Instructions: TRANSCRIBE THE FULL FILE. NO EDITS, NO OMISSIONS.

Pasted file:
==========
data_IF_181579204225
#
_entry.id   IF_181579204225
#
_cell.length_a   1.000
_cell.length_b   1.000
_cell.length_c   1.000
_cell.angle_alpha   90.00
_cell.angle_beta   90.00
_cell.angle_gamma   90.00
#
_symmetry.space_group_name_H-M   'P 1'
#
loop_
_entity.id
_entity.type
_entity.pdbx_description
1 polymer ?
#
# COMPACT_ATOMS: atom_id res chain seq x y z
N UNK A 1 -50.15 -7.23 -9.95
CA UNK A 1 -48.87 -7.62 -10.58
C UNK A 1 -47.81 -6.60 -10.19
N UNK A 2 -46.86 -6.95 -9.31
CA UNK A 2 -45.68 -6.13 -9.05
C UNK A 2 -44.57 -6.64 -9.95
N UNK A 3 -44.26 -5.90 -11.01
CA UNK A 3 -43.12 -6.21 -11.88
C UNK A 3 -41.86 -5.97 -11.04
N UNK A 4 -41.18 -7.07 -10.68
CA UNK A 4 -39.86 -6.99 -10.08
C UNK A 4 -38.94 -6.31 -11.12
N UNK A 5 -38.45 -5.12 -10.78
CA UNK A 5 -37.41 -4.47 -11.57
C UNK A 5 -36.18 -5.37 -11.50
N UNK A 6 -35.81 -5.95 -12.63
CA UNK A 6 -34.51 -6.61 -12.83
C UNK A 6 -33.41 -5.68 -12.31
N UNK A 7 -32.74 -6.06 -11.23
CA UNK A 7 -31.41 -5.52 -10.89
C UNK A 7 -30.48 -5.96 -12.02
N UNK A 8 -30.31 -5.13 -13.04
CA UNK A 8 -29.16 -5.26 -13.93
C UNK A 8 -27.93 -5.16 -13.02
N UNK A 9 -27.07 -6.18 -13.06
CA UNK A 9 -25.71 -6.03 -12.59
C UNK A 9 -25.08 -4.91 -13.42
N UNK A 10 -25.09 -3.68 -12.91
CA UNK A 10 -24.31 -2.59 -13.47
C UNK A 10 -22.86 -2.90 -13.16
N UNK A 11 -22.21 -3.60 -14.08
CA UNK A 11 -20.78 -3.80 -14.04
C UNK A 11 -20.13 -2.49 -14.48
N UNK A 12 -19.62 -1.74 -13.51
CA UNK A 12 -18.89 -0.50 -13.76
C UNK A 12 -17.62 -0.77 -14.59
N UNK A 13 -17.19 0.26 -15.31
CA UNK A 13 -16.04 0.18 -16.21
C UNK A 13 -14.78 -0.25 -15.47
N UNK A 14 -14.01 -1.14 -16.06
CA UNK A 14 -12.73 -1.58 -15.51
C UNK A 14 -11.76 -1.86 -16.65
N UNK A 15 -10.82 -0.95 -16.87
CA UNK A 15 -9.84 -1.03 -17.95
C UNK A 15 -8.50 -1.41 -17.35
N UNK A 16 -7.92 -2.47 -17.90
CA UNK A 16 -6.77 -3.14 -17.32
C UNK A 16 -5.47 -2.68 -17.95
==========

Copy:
data_IF_181579204225
#
_entry.id   IF_181579204225
#
_cell.length_a   1.000
_cell.length_b   1.000
_cell.length_c   1.000
_cell.angle_alpha   90.00
_cell.angle_beta   90.00
_cell.angle_gamma   90.00
#
_symmetry.space_group_name_H-M   'P 1'
#
loop_
_entity.id
_entity.type
_entity.pdbx_description
1 polymer ?
#
# COMPACT_ATOMS: atom_id res chain seq x y z
N UNK A 1 -50.15 -7.23 -9.95
CA UNK A 1 -48.87 -7.62 -10.58
C UNK A 1 -47.81 -6.60 -10.19
N UNK A 2 -46.86 -6.95 -9.31
CA UNK A 2 -45.68 -6.13 -9.05
C UNK A 2 -44.57 -6.64 -9.95
N UNK A 3 -44.26 -5.90 -11.01
CA UNK A 3 -43.12 -6.21 -11.88
C UNK A 3 -41.86 -5.97 -11.04
N UNK A 4 -41.18 -7.07 -10.68
CA UNK A 4 -39.86 -6.99 -10.08
C UNK A 4 -38.94 -6.31 -11.12
N UNK A 5 -38.45 -5.12 -10.78
CA UNK A 5 -37.41 -4.47 -11.57
C UNK A 5 -36.18 -5.37 -11.50
N UNK A 6 -35.81 -5.95 -12.63
CA UNK A 6 -34.51 -6.61 -12.83
C UNK A 6 -33.41 -5.68 -12.31
N UNK A 7 -32.74 -6.06 -11.23
CA UNK A 7 -31.41 -5.52 -10.89
C UNK A 7 -30.48 -5.96 -12.02
N UNK A 8 -30.31 -5.13 -13.04
CA UNK A 8 -29.16 -5.26 -13.93
C UNK A 8 -27.93 -5.16 -13.02
N UNK A 9 -27.07 -6.18 -13.06
CA UNK A 9 -25.71 -6.03 -12.59
C UNK A 9 -25.08 -4.91 -13.42
N UNK A 10 -25.09 -3.68 -12.91
CA UNK A 10 -24.31 -2.59 -13.47
C UNK A 10 -22.86 -2.90 -13.16
N UNK A 11 -22.21 -3.60 -14.08
CA UNK A 11 -20.78 -3.80 -14.04
C UNK A 11 -20.13 -2.49 -14.48
N UNK A 12 -19.62 -1.74 -13.51
CA UNK A 12 -18.89 -0.50 -13.76
C UNK A 12 -17.62 -0.77 -14.59
N UNK A 13 -17.19 0.26 -15.31
CA UNK A 13 -16.04 0.18 -16.21
C UNK A 13 -14.78 -0.25 -15.47
N UNK A 14 -14.01 -1.14 -16.06
CA UNK A 14 -12.73 -1.58 -15.51
C UNK A 14 -11.76 -1.86 -16.65
N UNK A 15 -10.82 -0.95 -16.87
CA UNK A 15 -9.84 -1.03 -17.95
C UNK A 15 -8.50 -1.41 -17.35
N UNK A 16 -7.92 -2.47 -17.90
CA UNK A 16 -6.77 -3.14 -17.32
C UNK A 16 -5.47 -2.68 -17.95